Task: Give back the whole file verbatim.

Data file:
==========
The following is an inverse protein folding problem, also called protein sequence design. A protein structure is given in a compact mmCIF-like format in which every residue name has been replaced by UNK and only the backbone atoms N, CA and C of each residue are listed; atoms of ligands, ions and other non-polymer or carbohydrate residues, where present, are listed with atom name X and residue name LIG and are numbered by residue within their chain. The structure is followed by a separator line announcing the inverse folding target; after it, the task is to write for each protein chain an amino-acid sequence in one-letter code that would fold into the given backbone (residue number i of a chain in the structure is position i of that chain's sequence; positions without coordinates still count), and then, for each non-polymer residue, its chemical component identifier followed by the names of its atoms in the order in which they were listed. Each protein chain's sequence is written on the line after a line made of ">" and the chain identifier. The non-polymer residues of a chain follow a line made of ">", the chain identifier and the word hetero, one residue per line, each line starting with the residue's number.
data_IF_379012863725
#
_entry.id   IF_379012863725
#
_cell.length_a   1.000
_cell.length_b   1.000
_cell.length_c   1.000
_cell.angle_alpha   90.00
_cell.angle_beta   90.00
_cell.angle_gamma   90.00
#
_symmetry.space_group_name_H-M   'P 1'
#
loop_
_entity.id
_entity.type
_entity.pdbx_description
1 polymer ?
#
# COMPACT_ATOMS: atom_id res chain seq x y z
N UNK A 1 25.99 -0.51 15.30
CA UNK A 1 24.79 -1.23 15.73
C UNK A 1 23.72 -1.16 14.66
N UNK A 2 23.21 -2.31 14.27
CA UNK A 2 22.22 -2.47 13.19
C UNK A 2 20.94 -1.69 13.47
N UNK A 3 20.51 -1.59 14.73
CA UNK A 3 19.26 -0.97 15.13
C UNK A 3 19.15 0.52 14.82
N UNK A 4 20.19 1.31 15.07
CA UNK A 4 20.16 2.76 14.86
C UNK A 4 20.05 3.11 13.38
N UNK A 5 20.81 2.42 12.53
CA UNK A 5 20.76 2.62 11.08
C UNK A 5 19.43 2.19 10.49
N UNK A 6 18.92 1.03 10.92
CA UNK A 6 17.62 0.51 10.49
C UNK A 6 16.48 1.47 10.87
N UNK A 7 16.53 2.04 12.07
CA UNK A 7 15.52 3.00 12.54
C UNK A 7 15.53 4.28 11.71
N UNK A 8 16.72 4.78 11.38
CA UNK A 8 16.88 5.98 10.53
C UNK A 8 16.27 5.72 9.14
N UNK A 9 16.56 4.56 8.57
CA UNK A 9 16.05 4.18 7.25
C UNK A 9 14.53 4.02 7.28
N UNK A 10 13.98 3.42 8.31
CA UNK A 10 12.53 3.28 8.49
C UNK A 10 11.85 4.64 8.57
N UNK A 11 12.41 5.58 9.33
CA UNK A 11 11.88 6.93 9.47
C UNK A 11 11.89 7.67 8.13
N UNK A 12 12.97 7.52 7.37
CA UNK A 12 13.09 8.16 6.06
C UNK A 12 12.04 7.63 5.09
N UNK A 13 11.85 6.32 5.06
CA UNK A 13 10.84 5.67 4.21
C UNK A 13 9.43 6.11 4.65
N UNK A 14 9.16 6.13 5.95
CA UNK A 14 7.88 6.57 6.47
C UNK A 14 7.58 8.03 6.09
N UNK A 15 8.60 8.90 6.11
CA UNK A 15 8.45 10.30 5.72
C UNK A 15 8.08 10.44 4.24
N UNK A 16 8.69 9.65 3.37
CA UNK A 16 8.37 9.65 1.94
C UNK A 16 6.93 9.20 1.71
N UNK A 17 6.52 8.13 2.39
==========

The following is an inverse protein folding problem, also called protein sequence design. A protein structure is given in a compact mmCIF-like format in which every residue name has been replaced by UNK and only the backbone atoms N, CA and C of each residue are listed; atoms of ligands, ions and other non-polymer or carbohydrate residues, where present, are listed with atom name X and residue name LIG and are numbered by residue within their chain. The structure is followed by a separator line announcing the inverse folding target; after it, the task is to write for each protein chain an amino-acid sequence in one-letter code that would fold into the given backbone (residue number i of a chain in the structure is position i of that chain's sequence; positions without coordinates still count), and then, for each non-polymer residue, its chemical component identifier followed by the names of its atoms in the order in which they were listed. Each protein chain's sequence is written on the line after a line made of ">" and the chain identifier. The non-polymer residues of a chain follow a line made of ">", the chain identifier and the word hetero, one residue per line, each line starting with the residue's number.
data_IF_379012863725
#
_entry.id   IF_379012863725
#
_cell.length_a   1.000
_cell.length_b   1.000
_cell.length_c   1.000
_cell.angle_alpha   90.00
_cell.angle_beta   90.00
_cell.angle_gamma   90.00
#
_symmetry.space_group_name_H-M   'P 1'
#
loop_
_entity.id
_entity.type
_entity.pdbx_description
1 polymer ?
#
# COMPACT_ATOMS: atom_id res chain seq x y z
N UNK A 1 25.99 -0.51 15.30
CA UNK A 1 24.79 -1.23 15.73
C UNK A 1 23.72 -1.16 14.66
N UNK A 2 23.21 -2.31 14.27
CA UNK A 2 22.22 -2.47 13.19
C UNK A 2 20.94 -1.69 13.47
N UNK A 3 20.51 -1.59 14.73
CA UNK A 3 19.26 -0.97 15.13
C UNK A 3 19.15 0.52 14.82
N UNK A 4 20.19 1.31 15.07
CA UNK A 4 20.16 2.76 14.86
C UNK A 4 20.05 3.11 13.38
N UNK A 5 20.81 2.42 12.53
CA UNK A 5 20.76 2.62 11.08
C UNK A 5 19.43 2.19 10.49
N UNK A 6 18.92 1.03 10.92
CA UNK A 6 17.62 0.51 10.49
C UNK A 6 16.48 1.47 10.87
N UNK A 7 16.53 2.04 12.07
CA UNK A 7 15.52 3.00 12.54
C UNK A 7 15.53 4.28 11.71
N UNK A 8 16.72 4.78 11.38
CA UNK A 8 16.88 5.98 10.53
C UNK A 8 16.27 5.72 9.14
N UNK A 9 16.56 4.56 8.57
CA UNK A 9 16.05 4.18 7.25
C UNK A 9 14.53 4.02 7.28
N UNK A 10 13.98 3.42 8.31
CA UNK A 10 12.53 3.28 8.49
C UNK A 10 11.85 4.64 8.57
N UNK A 11 12.41 5.58 9.33
CA UNK A 11 11.88 6.93 9.47
C UNK A 11 11.89 7.67 8.13
N UNK A 12 12.97 7.52 7.37
CA UNK A 12 13.09 8.16 6.06
C UNK A 12 12.04 7.63 5.09
N UNK A 13 11.85 6.32 5.06
CA UNK A 13 10.84 5.67 4.21
C UNK A 13 9.43 6.11 4.65
N UNK A 14 9.16 6.13 5.95
CA UNK A 14 7.88 6.57 6.47
C UNK A 14 7.58 8.03 6.09
N UNK A 15 8.60 8.90 6.11
CA UNK A 15 8.45 10.30 5.72
C UNK A 15 8.08 10.44 4.24
N UNK A 16 8.69 9.65 3.37
CA UNK A 16 8.37 9.65 1.94
C UNK A 16 6.93 9.20 1.71
N UNK A 17 6.52 8.13 2.39